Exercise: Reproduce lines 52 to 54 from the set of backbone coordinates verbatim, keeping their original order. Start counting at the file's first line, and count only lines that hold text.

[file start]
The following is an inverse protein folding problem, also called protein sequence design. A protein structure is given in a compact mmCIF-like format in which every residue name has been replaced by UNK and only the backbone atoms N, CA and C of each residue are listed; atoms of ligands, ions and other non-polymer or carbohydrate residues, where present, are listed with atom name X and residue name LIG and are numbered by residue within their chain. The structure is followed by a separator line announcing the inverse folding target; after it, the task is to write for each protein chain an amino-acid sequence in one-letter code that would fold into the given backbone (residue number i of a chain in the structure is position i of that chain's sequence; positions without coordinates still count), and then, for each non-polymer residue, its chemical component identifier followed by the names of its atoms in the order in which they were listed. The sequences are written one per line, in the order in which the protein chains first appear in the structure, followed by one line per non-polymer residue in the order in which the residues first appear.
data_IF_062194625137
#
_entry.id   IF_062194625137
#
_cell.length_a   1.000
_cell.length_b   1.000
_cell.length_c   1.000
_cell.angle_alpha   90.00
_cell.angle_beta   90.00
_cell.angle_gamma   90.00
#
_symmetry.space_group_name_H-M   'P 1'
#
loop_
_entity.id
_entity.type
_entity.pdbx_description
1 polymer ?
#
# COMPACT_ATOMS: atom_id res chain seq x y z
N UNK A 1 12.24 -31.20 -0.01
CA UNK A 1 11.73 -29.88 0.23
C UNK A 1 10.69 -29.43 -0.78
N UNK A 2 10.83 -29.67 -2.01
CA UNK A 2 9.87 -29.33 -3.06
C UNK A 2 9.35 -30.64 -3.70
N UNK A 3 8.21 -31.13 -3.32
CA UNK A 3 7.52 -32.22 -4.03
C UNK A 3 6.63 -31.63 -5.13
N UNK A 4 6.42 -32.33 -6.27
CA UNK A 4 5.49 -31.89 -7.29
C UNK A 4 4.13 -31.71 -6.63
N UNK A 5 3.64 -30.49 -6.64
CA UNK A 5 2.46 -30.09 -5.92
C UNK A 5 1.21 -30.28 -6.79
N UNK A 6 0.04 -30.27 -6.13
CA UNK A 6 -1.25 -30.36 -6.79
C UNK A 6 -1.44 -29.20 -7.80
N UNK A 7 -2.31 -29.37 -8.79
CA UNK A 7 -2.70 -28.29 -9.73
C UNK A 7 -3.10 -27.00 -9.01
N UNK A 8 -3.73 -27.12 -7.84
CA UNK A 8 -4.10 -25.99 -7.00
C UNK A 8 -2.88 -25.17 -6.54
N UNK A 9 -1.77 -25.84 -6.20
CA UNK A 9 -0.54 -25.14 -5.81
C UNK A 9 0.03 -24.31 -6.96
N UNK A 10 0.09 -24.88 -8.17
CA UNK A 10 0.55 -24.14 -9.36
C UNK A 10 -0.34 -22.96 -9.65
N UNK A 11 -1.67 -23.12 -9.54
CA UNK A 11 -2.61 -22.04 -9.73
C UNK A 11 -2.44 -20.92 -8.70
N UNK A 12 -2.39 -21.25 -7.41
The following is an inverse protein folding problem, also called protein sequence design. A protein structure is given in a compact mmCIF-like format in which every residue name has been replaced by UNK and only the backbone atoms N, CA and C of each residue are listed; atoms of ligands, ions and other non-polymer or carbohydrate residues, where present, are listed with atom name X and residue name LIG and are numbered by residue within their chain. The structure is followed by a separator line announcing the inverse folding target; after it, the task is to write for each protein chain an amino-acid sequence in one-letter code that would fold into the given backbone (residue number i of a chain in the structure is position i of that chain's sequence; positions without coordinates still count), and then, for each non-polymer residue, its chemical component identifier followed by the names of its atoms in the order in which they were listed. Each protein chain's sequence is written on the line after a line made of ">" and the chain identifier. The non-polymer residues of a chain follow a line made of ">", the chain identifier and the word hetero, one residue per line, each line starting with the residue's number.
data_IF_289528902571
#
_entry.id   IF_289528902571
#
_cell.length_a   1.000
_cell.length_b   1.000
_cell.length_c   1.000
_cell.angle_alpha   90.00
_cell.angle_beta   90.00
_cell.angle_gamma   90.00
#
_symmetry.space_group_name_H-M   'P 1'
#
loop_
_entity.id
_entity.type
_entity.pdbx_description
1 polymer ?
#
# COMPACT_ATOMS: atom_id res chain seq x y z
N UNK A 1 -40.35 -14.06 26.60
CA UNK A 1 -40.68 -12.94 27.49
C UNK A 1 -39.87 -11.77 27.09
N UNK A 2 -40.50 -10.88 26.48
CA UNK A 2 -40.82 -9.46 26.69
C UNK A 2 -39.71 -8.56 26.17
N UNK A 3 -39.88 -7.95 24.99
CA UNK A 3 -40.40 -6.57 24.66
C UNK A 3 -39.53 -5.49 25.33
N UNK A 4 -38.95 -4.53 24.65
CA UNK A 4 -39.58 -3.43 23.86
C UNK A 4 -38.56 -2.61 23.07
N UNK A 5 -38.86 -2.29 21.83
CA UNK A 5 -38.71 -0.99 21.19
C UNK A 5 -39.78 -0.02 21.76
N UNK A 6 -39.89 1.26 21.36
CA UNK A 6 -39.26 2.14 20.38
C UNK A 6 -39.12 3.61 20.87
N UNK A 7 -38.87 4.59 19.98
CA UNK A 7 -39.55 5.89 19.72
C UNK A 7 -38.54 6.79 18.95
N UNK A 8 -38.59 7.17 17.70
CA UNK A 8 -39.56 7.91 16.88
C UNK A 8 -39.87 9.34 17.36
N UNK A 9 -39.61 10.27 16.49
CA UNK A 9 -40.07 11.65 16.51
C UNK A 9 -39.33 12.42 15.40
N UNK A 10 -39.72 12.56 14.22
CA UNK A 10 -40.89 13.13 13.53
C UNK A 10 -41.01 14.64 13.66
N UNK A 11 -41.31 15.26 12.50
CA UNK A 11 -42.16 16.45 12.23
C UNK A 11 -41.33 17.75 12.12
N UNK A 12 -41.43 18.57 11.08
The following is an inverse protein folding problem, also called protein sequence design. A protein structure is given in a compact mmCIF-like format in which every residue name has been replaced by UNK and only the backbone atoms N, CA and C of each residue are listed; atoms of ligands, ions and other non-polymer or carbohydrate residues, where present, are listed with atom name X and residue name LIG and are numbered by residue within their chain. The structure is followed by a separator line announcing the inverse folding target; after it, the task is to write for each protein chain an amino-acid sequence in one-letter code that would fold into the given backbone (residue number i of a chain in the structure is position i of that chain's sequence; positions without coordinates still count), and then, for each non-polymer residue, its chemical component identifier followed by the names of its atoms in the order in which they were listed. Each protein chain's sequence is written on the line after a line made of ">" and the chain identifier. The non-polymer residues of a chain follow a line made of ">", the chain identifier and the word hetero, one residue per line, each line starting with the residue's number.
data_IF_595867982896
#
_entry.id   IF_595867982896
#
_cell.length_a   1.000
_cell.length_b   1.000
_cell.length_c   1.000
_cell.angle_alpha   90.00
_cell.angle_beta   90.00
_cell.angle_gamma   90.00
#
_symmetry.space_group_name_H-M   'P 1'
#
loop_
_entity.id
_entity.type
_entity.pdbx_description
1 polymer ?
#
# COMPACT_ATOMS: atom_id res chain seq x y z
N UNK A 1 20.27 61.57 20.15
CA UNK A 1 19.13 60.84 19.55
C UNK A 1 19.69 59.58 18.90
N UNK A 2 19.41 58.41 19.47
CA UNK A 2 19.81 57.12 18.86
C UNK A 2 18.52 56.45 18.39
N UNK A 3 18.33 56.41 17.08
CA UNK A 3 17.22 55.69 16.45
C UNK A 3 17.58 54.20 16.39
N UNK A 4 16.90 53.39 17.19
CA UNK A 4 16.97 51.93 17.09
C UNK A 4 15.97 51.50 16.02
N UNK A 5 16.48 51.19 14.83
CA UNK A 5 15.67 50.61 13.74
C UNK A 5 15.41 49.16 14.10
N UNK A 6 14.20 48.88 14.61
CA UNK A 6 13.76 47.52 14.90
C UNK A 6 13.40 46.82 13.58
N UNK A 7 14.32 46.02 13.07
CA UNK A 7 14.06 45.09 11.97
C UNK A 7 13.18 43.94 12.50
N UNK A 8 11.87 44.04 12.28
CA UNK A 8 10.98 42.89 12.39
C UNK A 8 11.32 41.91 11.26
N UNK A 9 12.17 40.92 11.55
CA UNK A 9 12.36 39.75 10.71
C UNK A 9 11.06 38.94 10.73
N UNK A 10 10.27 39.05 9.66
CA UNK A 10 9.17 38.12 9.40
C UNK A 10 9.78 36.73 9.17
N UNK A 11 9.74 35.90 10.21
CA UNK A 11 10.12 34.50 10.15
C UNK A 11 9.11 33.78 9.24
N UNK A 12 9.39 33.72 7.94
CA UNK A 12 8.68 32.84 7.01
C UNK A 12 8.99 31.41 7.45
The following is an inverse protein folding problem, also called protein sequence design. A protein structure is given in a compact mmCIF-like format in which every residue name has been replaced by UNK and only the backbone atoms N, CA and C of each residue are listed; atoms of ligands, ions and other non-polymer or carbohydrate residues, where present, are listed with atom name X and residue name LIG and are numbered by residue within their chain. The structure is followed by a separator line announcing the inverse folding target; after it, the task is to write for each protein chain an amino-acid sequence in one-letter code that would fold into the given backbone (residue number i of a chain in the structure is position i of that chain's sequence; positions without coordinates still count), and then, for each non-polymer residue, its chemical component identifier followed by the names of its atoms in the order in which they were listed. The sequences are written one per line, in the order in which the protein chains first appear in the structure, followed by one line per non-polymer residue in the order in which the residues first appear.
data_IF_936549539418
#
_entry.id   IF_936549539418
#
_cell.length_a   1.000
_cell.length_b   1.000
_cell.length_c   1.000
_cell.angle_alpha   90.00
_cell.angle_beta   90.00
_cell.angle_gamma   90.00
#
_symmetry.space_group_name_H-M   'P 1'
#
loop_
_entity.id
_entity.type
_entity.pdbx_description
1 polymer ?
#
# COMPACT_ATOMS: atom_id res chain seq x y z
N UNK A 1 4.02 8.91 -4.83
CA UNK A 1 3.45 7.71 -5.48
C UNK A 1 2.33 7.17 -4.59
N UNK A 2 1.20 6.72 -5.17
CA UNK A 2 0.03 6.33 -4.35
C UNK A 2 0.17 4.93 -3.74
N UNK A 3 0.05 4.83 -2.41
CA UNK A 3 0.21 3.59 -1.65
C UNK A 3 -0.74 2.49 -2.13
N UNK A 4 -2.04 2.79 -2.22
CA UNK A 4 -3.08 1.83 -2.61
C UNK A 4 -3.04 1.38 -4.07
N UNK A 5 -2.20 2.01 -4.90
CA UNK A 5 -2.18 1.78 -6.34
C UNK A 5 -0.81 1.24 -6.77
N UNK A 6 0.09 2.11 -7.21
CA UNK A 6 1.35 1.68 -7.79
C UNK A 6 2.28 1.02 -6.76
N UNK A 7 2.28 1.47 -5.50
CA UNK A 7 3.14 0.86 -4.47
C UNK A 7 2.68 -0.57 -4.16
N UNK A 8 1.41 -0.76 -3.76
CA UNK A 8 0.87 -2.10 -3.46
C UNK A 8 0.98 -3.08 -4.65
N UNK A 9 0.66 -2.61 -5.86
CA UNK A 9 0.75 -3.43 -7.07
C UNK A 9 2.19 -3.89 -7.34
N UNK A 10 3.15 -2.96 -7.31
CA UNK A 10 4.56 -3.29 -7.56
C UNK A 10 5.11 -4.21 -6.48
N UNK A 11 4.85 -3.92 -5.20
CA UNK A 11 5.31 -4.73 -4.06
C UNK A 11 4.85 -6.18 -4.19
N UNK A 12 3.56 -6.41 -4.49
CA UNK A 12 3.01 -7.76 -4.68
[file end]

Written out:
N UNK A 11 -1.67 -23.12 -9.54
CA UNK A 11 -2.61 -22.04 -9.73
C UNK A 11 -2.44 -20.92 -8.70